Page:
Amusement parks as we know them did not come into being until the latter part of the 19th century. But there were a host of predecessors, some dating back to the middle ages, ranging from beer gardens to world expositions. Each played a role in influencing what we would come to know as an amusement park.
Fairs were one of the earliest forms of public recreation and entertainment and one of the most famous was London’s Bartholomew Fair. Chartered by Henry I in 1143 it had an amazing run that lasted for more than seven centuries. Over the years there were musicians, prize fighters and wrestlers, tight-rope walkers and acrobats and of course an ample supply of beer, tobacco and food. Roast pork was a staple.
A visitor in 1815 reported seeing a “learned pig” which, despite being blindfolded, could tell the time. And a report from the 1825 fair describes an elephant that could uncork bottles. The fair also developed an underbelly of pickpockets and prostitutes active on the Bartholomew grounds. The latter were gently named “soiled doves.” And if you couldn’t find a soiled dove to your liking in the tents on the fairgrounds, there was apparently an ample supply on the nearby and aptly named Cock St.
The Bartholomew Fair’s run ended in 1855, closed down by the city because it was perceived as encouraging debauchery.
It is also in England where another of the predecessors of the amusement park took shape. Pleasure gardens flourished there in the 17th and 18th centuries. True to their name, they were most often gardens that you could walk through and find various entertainments such as music and exhibitions and of course food.
One of the most famous of the pleasure gardens was Vauxhall Gardens. It opened in Kensington on 12 acres in 1661. By the end of the 18th century, Vauxhall Gardens began charging admission, something that would be a standard feature of the amusement parks that succeeded it.
One of Vauxhall Gardens’ more illustrious visitors was none other than Charles Dickens. Writing in Sketches by Boz, here’s how Dickens described the scene:
We paid our shilling at the gate, and then we saw for the first time, that the entrance, if there had been any magic about it at all, was now decidedly disenchanted, being, in fact, nothing more nor less than a combination of very roughly-painted boards and sawdust. We bent our steps to the firework-ground; there, at least, we should not be disappointed. We reached it, and stood rooted to the spot with mortification and astonishment. That the Moorish tower—that wooden shed with a door in the centre, and daubs of crimson and yellow all round, like a gigantic watch-case! That the place where night after night we had beheld the undaunted Mr. Blackmore make his terrific ascent, surrounded by flames of fire, and peals of artillery, and where the white garments of Madame Somebody (we forget even her name now), who nobly devoted her life to the manufacture of fireworks, had so often been seen fluttering in the wind, as she called up a red, blue, or party-coloured light to illumine her temple.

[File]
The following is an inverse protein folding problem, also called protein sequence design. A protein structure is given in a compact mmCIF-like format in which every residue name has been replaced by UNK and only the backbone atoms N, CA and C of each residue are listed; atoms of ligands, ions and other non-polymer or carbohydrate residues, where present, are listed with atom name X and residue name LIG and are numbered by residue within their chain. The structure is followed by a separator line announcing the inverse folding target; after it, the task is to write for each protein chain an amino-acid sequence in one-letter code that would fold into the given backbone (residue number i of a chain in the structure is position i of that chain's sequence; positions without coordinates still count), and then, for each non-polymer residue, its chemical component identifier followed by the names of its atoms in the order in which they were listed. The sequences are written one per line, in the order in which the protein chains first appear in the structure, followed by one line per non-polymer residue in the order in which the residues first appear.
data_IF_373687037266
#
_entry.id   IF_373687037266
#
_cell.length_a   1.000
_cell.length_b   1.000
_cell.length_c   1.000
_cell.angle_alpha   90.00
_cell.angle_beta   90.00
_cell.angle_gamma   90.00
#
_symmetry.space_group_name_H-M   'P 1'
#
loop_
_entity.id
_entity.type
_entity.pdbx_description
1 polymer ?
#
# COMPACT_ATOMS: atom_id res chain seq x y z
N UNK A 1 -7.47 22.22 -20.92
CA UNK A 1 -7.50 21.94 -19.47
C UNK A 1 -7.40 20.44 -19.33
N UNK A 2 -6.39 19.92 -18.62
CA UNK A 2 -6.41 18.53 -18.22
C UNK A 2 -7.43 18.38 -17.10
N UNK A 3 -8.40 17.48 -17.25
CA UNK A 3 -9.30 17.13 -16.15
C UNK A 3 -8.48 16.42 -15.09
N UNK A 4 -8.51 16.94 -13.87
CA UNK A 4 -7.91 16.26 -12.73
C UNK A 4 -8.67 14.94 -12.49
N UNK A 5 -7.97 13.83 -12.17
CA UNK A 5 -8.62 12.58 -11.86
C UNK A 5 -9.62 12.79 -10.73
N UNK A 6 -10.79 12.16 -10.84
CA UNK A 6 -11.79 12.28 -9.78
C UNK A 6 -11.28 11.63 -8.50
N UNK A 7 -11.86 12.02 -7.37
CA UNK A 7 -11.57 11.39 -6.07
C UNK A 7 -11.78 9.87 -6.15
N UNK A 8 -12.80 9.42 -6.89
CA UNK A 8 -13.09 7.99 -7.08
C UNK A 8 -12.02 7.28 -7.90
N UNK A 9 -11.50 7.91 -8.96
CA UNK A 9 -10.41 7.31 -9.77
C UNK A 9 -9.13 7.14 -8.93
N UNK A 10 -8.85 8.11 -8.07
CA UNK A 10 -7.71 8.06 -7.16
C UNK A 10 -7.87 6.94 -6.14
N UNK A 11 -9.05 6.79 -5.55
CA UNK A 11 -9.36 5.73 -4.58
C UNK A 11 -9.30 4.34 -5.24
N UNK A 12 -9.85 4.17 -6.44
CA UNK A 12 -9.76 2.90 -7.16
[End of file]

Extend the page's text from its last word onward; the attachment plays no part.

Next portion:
In America, the wave of German immigration in the last half of the 19th century introduced us to a Germanic variation of the pleasure garden, the beer garden. It is perhaps here that many Americans were introduced to German style lagers, and maybe some schnitzel and wurst as well. Some of these beer gardens became quite elaborate with entertainments like shooting ranges and bowling alleys and perhaps a classical music performance. Others were little more than a row of tables where you could keep your focus on the brew.
Perhaps the events that most directly shaped the earliest amusement parks were world’s fairs. The first world’s fair was held in London in 1851 with its famed Crystal Palace, a 990,000 cast iron and plate glass structure that housed more than 14,000 exhibitors. But when it comes to influencing the latter day amusement park, no event had a greater impact than the World’s Columbian Exposition in Chicago in 1893.
One of the Chicago fair’s contributions that became a standard for amusement parks to this day was the midway. The midway was conceived as a rather high minded cultural educational endeavor. It included such attractions as an African village and a “Streets of Cairo” exhibit. But it also brought some entertainments that were rather edgy back in 1893, like belly-dancers. And one suspects that there was a fine line between cultural enlightenment and voyeurism on the world’s first midway.
One of the grandest of attactions on Chicago’s midway was the first ferris wheel, something that no amusement park ever since could be without. George Ferris’ invention was conceived by fair organizers as Chicago’s answer to the Eiffel Tower, unveiled during the 1889 Paris world’s fair. Ferris’ wheel was 264 feet tall, its cars could hold 60 passengers and it took 20 minutes to make one complete revolution.
In next week’s post I’ll take a look at the first amusement parks and some of the oldest parks that are still in operation today.